eOphtha:Balancing between research and clinical work is the most difficult job, very few can achieve it. How can one master that?
Answer:As clinical doctors, doing clinical work, work that we do the best, gets us into our comfort zone because that is what we can do without feeling the pressure. Majority would like to stay there and not accept the challenge of doing anything new or uncertain. However, many of us especially in academic institutions stop getting kicks by doing things that are repetitive and wish to get into excitement world of discovering the unknown. Seeing your observations in print and further getting cited by other researchers in the field is very heady and addictive. While many are drawn to research by their passion, it is a common observation that not always the most curious minds find their way into science streams at the graduate or even the doctoral levels. It is especially true of the faculty in many of our medical schools. In my experience, the real passionate researchers do not feel this pressure and I find that busiest clinicians are also the most prolific contributors to the existing knowledge. Essentially what you need is a curious and committed mind. It is the people who found their way into research by chance and not driven by curiosity seek alibi in clinical work. Academic environment and support provided by the institute plays a great role by way of providing for captive time for research activities.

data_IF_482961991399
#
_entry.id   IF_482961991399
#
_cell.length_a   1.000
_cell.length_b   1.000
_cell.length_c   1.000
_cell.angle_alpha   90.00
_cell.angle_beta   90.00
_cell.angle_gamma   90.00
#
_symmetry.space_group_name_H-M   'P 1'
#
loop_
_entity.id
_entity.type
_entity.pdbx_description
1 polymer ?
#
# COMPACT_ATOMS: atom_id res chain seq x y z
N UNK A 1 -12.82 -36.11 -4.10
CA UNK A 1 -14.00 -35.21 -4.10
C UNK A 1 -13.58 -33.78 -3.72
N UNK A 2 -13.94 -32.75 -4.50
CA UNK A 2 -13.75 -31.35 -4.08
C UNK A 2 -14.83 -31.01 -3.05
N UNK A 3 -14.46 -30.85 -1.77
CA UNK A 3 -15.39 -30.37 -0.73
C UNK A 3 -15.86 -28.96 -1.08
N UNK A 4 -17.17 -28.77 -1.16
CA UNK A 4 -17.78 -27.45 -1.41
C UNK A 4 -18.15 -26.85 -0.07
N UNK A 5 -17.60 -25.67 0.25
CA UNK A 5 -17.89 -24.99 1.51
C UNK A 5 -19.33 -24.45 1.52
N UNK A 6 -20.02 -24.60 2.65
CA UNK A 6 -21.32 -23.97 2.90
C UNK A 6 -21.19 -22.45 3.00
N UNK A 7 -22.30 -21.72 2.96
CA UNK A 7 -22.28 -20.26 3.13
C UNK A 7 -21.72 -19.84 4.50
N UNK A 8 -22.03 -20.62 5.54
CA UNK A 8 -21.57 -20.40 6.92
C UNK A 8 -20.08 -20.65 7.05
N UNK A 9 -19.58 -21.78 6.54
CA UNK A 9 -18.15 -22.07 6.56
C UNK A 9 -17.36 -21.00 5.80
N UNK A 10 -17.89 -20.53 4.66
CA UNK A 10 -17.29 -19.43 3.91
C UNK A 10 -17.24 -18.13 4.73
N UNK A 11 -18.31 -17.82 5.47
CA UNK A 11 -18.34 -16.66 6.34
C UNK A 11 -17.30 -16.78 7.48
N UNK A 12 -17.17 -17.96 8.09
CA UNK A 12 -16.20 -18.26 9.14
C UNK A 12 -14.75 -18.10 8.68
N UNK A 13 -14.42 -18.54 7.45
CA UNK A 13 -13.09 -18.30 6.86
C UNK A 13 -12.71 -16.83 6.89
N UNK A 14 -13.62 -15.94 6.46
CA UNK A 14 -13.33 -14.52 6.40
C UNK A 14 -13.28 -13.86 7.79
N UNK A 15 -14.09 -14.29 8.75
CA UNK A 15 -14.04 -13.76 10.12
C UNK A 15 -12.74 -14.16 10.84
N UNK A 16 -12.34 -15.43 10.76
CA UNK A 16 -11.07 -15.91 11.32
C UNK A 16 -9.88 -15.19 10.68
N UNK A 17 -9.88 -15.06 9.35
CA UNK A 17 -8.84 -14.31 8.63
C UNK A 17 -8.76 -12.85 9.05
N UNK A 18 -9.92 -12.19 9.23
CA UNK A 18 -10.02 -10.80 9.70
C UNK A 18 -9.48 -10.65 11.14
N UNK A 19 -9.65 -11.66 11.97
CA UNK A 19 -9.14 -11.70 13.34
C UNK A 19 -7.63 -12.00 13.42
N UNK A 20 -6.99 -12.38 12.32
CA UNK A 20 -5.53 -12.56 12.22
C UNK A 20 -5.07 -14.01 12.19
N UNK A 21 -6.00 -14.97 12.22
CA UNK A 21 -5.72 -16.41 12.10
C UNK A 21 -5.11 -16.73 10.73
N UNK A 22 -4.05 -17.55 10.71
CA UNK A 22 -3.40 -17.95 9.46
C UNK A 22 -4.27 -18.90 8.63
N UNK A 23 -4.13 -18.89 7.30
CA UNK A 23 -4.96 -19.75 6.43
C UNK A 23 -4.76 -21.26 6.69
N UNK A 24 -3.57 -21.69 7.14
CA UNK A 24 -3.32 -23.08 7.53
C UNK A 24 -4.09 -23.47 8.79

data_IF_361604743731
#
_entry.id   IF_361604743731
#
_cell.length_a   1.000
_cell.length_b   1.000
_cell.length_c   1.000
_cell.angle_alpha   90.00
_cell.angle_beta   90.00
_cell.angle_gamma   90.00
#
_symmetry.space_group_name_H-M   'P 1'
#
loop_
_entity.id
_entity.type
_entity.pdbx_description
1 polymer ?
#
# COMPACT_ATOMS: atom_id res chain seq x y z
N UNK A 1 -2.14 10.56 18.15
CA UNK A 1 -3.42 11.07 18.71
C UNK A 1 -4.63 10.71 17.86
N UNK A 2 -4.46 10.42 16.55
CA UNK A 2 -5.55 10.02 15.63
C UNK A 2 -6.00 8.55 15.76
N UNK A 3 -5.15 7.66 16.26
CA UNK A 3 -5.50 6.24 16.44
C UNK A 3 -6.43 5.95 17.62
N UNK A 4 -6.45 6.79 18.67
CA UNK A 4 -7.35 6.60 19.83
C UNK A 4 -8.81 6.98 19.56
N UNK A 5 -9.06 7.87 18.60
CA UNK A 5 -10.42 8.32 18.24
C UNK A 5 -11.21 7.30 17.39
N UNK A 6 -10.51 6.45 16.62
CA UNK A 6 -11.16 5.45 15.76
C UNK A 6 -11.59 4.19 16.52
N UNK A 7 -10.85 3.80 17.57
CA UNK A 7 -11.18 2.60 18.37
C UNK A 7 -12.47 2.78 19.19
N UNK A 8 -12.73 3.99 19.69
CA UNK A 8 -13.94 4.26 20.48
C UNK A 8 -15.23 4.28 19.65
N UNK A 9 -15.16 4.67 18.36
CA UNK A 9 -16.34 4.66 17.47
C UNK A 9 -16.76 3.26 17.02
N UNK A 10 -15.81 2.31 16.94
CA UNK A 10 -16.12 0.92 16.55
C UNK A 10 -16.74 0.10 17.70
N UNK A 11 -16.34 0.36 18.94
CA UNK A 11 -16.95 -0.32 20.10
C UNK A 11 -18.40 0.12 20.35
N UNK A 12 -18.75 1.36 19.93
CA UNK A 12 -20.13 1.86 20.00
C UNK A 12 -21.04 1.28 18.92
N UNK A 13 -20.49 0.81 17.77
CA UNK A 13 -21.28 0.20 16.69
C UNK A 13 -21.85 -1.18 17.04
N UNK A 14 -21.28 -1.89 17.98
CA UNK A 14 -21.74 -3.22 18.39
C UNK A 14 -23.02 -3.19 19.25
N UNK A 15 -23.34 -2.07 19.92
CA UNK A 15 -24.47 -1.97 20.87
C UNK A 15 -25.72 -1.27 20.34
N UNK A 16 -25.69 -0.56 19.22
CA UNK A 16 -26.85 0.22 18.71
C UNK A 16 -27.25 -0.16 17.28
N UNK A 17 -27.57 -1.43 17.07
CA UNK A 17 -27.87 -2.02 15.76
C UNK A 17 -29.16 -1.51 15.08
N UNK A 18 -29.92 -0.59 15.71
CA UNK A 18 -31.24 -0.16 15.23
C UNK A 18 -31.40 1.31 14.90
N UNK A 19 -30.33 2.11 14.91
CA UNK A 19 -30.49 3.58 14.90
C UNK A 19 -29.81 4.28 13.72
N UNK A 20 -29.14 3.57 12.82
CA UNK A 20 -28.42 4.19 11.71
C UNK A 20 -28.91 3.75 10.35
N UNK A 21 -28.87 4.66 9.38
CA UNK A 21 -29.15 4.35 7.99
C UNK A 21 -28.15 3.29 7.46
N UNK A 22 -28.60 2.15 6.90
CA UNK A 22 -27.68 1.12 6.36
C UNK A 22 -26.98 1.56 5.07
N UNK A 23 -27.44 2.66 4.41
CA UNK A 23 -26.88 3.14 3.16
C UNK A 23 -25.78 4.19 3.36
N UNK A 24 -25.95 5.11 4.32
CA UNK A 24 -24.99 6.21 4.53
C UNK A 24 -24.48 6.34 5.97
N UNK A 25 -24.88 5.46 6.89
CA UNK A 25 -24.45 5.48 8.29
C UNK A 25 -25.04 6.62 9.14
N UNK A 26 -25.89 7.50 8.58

eOphtha:Medical knowledge is dynamic. What is your advice to young ophthalmologists, who wish to provide the best possible treatment to their patients?
Answer:As I said medical knowledge is expanding exponentially and no one can master it all. It is the mandate of society that when a patient entrust his life in the hands of a doctor without any reservations, it is only just that the doctors have the most updated knowledge and skills. In the present times there are any number of free resources to keep updating knowledge on a daily basis in your own field and the allied specialities. Besides, there are a number of professional conferences and CME programs throughout the year that provide opportunity to learn the most current standards of care. One can freely interact with leaders in the field and clear their doubts. A common tendency for the doctors is passing on their challenging patients to others. They most certainly should do that. But they should not bury their challenging patients under the carpet. They must introspect why they had to refer a patient to their colleague and what prevented them in providing care. Skills have an ever shrinking half-life. Young physicians must update their skill sets and make it a way of life otherwise they risk becoming irrelevant very soon and left far behind their peer group. Ultimately, what you need is a commitment to be the best.